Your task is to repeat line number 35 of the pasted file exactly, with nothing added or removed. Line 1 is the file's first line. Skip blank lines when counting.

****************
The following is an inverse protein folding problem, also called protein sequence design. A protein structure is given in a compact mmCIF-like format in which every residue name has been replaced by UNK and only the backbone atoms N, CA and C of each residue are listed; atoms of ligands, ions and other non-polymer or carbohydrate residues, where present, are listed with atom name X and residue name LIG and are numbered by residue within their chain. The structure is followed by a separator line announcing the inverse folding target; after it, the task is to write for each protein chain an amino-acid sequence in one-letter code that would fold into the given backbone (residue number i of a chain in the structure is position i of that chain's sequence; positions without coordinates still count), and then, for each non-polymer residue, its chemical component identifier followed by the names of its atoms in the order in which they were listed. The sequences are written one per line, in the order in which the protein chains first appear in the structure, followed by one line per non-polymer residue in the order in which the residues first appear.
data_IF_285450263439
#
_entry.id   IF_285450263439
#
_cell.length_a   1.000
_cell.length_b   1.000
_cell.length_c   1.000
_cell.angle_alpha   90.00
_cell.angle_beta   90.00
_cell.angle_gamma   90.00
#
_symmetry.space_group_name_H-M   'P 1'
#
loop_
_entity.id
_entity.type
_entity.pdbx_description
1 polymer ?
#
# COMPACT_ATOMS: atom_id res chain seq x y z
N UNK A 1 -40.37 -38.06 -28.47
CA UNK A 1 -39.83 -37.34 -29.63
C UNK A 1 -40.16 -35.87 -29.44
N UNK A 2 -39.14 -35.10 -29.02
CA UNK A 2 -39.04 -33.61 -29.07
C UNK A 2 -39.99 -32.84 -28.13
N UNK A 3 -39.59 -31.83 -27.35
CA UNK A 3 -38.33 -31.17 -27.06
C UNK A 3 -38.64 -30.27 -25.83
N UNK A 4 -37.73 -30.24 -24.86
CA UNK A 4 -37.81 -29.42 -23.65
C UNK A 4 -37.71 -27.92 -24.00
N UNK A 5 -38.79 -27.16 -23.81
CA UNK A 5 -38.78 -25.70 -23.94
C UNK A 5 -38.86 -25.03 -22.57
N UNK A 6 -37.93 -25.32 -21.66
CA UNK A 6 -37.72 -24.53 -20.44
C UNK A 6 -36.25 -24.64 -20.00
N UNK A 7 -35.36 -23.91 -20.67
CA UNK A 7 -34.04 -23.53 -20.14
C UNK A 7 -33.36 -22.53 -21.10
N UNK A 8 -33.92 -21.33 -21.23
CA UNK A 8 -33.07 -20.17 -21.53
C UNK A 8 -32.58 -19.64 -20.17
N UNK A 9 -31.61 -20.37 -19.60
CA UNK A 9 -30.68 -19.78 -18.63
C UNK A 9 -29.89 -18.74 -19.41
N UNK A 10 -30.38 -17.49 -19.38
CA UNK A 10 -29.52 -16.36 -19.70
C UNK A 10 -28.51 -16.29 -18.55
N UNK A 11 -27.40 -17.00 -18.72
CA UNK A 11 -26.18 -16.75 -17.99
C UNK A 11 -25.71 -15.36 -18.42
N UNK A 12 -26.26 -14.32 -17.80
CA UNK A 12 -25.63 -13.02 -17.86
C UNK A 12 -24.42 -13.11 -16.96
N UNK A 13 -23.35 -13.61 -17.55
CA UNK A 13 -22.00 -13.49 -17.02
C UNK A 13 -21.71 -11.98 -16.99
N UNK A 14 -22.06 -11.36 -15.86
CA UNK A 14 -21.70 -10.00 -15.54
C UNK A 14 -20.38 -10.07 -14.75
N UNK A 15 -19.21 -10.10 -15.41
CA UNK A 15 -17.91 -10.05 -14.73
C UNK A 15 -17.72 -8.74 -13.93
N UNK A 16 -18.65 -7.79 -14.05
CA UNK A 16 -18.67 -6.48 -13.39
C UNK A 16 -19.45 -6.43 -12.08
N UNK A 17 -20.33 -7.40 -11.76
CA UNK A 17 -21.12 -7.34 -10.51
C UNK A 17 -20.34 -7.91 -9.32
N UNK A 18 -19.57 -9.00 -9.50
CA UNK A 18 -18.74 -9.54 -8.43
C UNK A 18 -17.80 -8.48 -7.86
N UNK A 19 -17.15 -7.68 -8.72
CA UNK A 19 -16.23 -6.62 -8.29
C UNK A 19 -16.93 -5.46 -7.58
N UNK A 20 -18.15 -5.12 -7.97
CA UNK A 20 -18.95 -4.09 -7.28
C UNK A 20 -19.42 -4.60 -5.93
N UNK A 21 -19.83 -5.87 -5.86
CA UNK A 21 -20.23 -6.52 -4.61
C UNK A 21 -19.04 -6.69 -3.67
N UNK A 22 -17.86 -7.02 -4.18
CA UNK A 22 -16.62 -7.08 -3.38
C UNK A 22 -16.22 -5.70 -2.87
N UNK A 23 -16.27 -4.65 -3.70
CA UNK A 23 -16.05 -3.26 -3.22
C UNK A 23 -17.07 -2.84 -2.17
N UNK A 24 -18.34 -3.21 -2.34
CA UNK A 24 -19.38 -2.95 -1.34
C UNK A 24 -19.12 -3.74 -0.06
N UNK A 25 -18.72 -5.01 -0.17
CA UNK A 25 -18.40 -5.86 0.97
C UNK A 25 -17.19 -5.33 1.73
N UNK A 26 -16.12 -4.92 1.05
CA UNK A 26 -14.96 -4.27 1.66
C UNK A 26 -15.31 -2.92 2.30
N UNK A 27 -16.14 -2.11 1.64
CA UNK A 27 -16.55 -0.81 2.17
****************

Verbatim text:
CA UNK A 5 -38.78 -25.70 -23.94